"Some command, eh, Joker?" Matthews called. "All hands, head for the Citadel! Oh, wait, we can't. Return to Earth – oops, can't do that either. Quick, head for –"

"Shut. Up." Joker looked back over his shoulder to see Matthews with his feet up on the console. His ankles were sticking through the holographic interface.

He thought of the quiet voice Rhi sometimes used, the one with hints of both humor and menace. "I could still order you to spit-polish the console you've got your boots on, Mr. Navigator."

It didn't come out quite right, but Matthews put his feet back on the deck fast enough.

Hadley chuckled. "Thanks." He cocked an eyebrow at Matthews. "Haven't you figured out 'hurry up and wait' yet?"

Joker abandoned his useless screens and turned his chair around, stretching his stiff legs. "'Course he hasn't. That's a military specialty." He grinned at Matthews. "Private sector doesn't have the skills."

Matthews stuck out his tongue.

Joker turned back, idly scrolling through a read-out. Rhi must be past the relay by now, halfway to the colony. How could she possibly stop an attack with twelve people? With the comm-buoys down, how long would it be before he knew if they’d succeeded… or failed? His stomach twisted. What if something happened and he didn’t know? What if she didn’t come back, and that awkward, half-sullen hug had been the last one? He wished he hadn’t questioned her. He wished she hadn’t pulled rank.

He wished he’d gone with them.

EDI interrupted his miserable thoughts. "Mr. Moreau, I have discovered concerning anomalies in our energy signature."

She illustrated her findings on his console, data scrolling past almost faster than he could follow. He reached out and stopped it, reversing to check the numbers. Could they be sending something besides their normal heat out there? He didn't want to believe it. "It's just radiation. White noise."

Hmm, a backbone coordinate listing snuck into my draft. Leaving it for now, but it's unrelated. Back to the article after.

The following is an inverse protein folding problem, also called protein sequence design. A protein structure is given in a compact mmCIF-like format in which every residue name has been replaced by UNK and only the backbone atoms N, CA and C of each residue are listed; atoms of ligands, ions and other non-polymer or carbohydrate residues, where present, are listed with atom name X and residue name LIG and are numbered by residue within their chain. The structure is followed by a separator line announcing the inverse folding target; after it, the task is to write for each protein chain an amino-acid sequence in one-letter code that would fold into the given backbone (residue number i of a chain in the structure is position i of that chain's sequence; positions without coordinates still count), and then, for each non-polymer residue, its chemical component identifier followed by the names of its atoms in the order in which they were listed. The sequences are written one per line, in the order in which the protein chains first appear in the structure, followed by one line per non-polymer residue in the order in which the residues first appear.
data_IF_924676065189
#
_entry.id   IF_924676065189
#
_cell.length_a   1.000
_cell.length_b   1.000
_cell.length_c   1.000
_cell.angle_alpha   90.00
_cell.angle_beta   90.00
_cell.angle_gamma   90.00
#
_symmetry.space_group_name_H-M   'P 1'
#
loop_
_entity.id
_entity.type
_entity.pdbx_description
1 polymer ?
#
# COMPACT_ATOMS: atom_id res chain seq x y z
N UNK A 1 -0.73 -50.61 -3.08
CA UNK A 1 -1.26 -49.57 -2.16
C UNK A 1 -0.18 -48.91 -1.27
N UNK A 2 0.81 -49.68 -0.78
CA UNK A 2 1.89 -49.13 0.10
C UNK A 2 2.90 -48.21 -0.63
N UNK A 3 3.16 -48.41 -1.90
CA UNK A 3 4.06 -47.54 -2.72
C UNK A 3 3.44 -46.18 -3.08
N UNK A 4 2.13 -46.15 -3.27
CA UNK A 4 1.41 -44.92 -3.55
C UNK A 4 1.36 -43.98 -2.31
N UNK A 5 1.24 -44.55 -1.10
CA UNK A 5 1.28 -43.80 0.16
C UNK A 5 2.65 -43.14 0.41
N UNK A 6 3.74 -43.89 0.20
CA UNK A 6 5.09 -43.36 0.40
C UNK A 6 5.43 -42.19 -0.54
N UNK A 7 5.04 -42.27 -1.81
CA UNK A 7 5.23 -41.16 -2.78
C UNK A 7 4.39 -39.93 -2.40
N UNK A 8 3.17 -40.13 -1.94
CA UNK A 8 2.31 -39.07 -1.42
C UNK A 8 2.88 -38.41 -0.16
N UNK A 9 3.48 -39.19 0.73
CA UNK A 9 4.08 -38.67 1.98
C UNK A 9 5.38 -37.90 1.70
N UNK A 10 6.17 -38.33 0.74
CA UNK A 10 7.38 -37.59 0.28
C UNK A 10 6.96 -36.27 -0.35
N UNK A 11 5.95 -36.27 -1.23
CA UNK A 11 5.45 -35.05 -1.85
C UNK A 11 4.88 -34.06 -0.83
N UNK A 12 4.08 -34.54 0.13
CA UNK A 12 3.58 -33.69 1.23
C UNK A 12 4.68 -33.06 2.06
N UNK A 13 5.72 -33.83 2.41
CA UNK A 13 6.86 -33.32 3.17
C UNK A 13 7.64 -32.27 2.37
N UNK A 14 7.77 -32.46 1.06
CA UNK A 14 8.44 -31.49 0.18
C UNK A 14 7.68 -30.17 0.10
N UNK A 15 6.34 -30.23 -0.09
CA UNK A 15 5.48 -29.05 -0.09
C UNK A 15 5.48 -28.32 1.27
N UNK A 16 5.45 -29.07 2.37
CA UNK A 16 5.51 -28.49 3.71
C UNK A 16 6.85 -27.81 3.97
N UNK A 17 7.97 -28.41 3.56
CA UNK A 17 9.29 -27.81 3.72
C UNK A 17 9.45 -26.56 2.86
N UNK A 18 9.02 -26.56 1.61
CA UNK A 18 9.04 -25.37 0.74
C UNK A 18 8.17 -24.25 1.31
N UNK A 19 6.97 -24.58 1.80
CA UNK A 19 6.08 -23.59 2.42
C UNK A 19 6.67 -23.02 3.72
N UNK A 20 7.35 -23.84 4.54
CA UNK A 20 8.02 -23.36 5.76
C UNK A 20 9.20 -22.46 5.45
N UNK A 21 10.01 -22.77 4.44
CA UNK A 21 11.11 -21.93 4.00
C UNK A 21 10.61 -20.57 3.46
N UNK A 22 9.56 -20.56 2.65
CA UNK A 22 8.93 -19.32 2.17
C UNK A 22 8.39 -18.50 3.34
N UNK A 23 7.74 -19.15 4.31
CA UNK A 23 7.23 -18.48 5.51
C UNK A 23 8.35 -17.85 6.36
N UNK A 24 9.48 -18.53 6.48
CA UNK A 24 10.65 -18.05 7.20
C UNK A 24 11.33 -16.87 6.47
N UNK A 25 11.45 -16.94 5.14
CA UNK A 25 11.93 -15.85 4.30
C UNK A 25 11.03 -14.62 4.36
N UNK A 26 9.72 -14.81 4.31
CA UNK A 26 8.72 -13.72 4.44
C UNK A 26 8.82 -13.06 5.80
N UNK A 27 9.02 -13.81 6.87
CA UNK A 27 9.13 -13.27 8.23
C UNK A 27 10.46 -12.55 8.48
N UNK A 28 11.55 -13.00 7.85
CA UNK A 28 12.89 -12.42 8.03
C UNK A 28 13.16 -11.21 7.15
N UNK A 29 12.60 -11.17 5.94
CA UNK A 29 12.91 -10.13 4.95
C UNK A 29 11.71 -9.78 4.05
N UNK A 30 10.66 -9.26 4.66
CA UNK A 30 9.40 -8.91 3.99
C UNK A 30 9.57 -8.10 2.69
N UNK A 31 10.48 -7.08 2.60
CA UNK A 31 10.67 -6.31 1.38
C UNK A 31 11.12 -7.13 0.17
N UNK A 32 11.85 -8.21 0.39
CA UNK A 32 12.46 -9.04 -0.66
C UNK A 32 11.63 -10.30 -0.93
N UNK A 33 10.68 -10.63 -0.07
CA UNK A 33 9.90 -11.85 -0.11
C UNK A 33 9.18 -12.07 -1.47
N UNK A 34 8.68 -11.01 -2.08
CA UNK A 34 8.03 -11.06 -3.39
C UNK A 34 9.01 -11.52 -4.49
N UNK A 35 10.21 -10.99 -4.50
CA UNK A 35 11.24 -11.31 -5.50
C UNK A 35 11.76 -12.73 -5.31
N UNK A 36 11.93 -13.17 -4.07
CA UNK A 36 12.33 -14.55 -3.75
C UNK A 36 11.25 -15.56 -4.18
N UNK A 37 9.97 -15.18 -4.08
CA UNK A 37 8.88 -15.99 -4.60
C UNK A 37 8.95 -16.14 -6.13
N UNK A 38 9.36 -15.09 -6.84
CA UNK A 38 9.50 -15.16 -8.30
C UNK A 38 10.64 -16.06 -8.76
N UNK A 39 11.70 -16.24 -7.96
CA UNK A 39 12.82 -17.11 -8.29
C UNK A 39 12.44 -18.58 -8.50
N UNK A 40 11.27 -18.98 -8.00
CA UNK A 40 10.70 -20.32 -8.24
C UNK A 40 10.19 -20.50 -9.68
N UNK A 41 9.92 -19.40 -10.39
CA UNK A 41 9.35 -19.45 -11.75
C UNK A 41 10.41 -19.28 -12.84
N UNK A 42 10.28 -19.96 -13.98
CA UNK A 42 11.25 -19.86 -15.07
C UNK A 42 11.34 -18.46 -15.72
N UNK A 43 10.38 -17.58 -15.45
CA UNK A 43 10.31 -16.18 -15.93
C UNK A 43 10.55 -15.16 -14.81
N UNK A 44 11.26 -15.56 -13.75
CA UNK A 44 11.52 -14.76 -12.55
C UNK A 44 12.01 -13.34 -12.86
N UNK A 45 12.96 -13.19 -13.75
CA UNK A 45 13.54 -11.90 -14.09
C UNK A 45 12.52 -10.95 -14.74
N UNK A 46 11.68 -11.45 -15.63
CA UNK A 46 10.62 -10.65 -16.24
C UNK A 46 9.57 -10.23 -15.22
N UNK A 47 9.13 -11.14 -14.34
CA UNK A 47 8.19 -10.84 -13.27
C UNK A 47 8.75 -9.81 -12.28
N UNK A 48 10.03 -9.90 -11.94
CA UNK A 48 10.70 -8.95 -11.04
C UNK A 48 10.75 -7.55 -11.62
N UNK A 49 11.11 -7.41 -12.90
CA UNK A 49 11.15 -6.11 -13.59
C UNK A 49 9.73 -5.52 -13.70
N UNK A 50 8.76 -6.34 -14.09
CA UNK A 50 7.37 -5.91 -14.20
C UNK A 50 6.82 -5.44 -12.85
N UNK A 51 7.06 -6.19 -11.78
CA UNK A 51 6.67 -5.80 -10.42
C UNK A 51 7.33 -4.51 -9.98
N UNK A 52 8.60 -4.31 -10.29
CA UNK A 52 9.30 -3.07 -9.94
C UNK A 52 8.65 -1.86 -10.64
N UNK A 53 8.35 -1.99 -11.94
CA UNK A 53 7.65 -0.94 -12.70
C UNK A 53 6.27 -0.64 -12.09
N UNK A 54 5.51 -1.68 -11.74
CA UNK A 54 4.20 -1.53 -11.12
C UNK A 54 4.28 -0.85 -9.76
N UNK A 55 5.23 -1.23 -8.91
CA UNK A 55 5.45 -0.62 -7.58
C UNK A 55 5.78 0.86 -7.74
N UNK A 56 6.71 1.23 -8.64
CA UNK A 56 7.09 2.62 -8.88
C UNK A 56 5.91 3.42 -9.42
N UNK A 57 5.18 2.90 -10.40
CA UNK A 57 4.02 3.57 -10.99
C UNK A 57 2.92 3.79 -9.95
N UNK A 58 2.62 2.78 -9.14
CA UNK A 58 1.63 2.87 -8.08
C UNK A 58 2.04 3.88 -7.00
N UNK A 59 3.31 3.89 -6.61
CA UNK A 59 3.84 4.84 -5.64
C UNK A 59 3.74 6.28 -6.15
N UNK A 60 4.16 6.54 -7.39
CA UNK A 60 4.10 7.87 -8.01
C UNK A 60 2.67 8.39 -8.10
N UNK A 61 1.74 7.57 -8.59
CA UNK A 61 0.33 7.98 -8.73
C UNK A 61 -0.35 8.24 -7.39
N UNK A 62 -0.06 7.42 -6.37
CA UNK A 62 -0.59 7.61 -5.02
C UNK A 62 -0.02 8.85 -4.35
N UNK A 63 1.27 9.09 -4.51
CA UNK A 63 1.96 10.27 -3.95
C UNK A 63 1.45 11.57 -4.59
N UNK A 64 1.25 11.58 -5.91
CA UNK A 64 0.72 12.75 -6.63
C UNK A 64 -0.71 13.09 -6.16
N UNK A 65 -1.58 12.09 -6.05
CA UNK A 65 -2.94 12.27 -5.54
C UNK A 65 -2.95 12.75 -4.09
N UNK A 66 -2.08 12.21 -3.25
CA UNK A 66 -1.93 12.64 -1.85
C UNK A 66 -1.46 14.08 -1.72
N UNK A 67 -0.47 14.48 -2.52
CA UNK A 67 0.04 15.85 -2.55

"I have detected a signal embedded in the static. We are transmitting the Normandy's location."

She had his full attention. "Transmitting? To who? Are we broadcasting or is it a tight beam? How long have –"

A collector ship appeared in front of them, dropping out of FTL bare meters from their position.

His mouth dropped open.

"Oh. Shit," he whispered.

A tiny, treacherous part of him was awed at any being that could pilot a ship through FTL and emerge meters, rather than kilometers, from their target. That took skill – and guts. Or maybe a death wish.

He didn't let his respect slow him down, though. His fingers flew over the screen, focused, blocking out the gasps and shouts of surprise from behind him.

"Getting out of here!" The collector ship was right on top of them, but if he dropped her straight down her z-axis they could get enough clearance to make it FTL. He’d take his chances with 'unpredictable results' – the results of sticking around were far too predictable.

The screens flashed red under his fingers. "EDI, what the –"

"The propulsion systems have been disabled. I am detecting a virus in the ship's computers."

"From the IFF?!" They'd spent days analyzing the thing and they hadn't found that? Had EDI just missed it, or had she ignored it?